Some prehistoric totemic cults, by the evidence of certain modern totemic cults, may have created a sense of social bonding through ritual feasts, especially feasts which involved the consumption of the totem animal or plant. The Magic which entwined the destinies of the members of the totem-society with that of the totem animal or plant also entwined the destinies of the members of the totem-society with each other.
The sense of shared destiny, or shared Spirit or Magic, became so strong in some totemic cults that it began to take on its own unique identity, with its own attributes and even its own personality. Sometimes it would become closely identified with the personality of a particularly virtuous and powerful hero or shaman, an identification which would remain after the hero's death. The hero, identified with the cult Spirit, could not have been said to have truly died so long as the cult itself survived. He had become a divine man, a hybrid between mankind and the forces of nature, fully human yet also fully divine, who was dead and yet alive, who therefore possessed power over death and life.
The early worship of Dionysus, which may have developed in a similar way from the rites of a totemic society, included the drinking of wine and the consumption of the raw flesh of a sacrificial animal in a ritual called the Omophagia. The animal was either a bull, a fawn or a goat, all sacred to Dionysus in different locales, and it was ritually torn apart in commemoration of the dismemberment of Dionysus-Zagreus, the infant son of Zeus, at the hands of the Titans.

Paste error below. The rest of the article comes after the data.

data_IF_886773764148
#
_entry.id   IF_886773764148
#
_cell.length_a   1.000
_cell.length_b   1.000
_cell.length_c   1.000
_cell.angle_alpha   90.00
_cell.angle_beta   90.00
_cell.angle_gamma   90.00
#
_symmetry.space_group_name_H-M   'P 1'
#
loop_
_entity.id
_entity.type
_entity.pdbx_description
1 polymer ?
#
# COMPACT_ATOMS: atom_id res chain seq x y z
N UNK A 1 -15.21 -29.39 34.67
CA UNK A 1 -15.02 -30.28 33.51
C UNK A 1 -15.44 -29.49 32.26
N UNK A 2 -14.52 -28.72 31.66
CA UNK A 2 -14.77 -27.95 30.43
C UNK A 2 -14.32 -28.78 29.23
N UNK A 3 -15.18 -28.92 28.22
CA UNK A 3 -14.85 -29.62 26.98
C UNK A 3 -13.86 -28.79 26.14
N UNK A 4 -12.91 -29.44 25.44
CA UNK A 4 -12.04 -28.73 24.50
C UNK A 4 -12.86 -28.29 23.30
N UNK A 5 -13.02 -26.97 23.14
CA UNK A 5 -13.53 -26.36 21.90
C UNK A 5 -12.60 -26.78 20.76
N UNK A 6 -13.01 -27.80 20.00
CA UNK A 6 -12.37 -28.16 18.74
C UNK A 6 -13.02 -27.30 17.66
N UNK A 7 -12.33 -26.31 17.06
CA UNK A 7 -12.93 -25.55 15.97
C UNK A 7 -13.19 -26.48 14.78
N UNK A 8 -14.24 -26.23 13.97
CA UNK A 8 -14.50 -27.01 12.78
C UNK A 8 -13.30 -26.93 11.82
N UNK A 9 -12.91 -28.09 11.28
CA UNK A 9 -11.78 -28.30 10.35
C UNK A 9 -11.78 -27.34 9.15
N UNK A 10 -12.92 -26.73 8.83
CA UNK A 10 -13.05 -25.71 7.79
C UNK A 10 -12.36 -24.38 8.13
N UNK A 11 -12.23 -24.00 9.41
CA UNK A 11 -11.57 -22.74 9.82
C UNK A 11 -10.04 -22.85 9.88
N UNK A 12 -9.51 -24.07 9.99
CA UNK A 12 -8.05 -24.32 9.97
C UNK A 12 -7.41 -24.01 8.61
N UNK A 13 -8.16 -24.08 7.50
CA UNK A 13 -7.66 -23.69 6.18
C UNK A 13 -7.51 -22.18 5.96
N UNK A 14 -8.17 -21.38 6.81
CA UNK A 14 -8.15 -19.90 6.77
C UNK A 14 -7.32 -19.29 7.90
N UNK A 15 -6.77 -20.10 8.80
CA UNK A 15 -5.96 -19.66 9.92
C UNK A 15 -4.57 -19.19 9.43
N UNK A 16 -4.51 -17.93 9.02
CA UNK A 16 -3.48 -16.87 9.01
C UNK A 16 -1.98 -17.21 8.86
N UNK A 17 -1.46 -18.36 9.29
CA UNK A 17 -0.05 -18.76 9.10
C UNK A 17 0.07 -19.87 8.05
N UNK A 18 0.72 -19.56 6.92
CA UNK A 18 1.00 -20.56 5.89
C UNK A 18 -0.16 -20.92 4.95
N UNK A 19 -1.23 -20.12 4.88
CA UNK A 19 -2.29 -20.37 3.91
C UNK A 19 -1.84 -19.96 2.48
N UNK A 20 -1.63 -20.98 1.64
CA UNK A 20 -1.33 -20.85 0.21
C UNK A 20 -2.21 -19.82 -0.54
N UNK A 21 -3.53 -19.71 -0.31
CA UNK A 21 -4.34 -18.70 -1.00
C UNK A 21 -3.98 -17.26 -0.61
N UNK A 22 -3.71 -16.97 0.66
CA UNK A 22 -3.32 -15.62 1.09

The flesh consumed in the wild Orgia of the Bacchantes was not, however, the mere flesh of a butchered animal. First, it was an animal of a type which was sacred to the God (i.e. a totem animal) and thus partaking of the God's vital nature. Second, the animal had ceremonially passed through the God's own greatest and most characterizing ordeal. By passing through this ritual of sympathetic magic, the animal was considered to have assumed the actual identity of the God. Its flesh, therefore, was believed to have become the very flesh of Dionysus himself. The vine was also sacred to Dionysus, and partook of his nature in a similar, totemic way. When the Bacchantes consumed the flesh and the wine, they consumed the actual body and blood of their God. By integrating the body of their God into the fabric of their own individual bodies, they effected the integration of the Spirit of God into the fabric of their own individual Spirits. This not only gave them access to the power and Magic of the God, it also gave them a strong sense of identity with their fellow Bacchantes, who were infused with the same divine Spirit. (Note 3)
Over time, Greek culture became more refined and complex through intercourse with other cultures, such as those of Egypt, Asia Minor and Phoenicia. The primitive worship of Dionysus survived because it was itself amenable to evolution and development.
The Orpheans (who flourished in the 6th century p.e.v.) adopted the Dionysian religion as their own. They tempered the savagery of its rites, and used these refined rites to convey, by allegory, the philosophical teachings of their redemptive religion. Being ascetics and vegetarians, they substituted for the bloody Omophagia a bloodless sacramental communion of cakes made of meal and honey in remembrance of the slain son of God. The Orphic teachings, preserved in the Orphic Hymns and developed in the Greek Mysteries and the teachings of the most famous of the Orphic initiates, Pythagoras, exerted a great deal of influence on the development of later Hellenic religion and philosophy, particularly Neoplatonism and Gnosticism. By these routes they entered that highly successful syncretistic religion known as Christianity.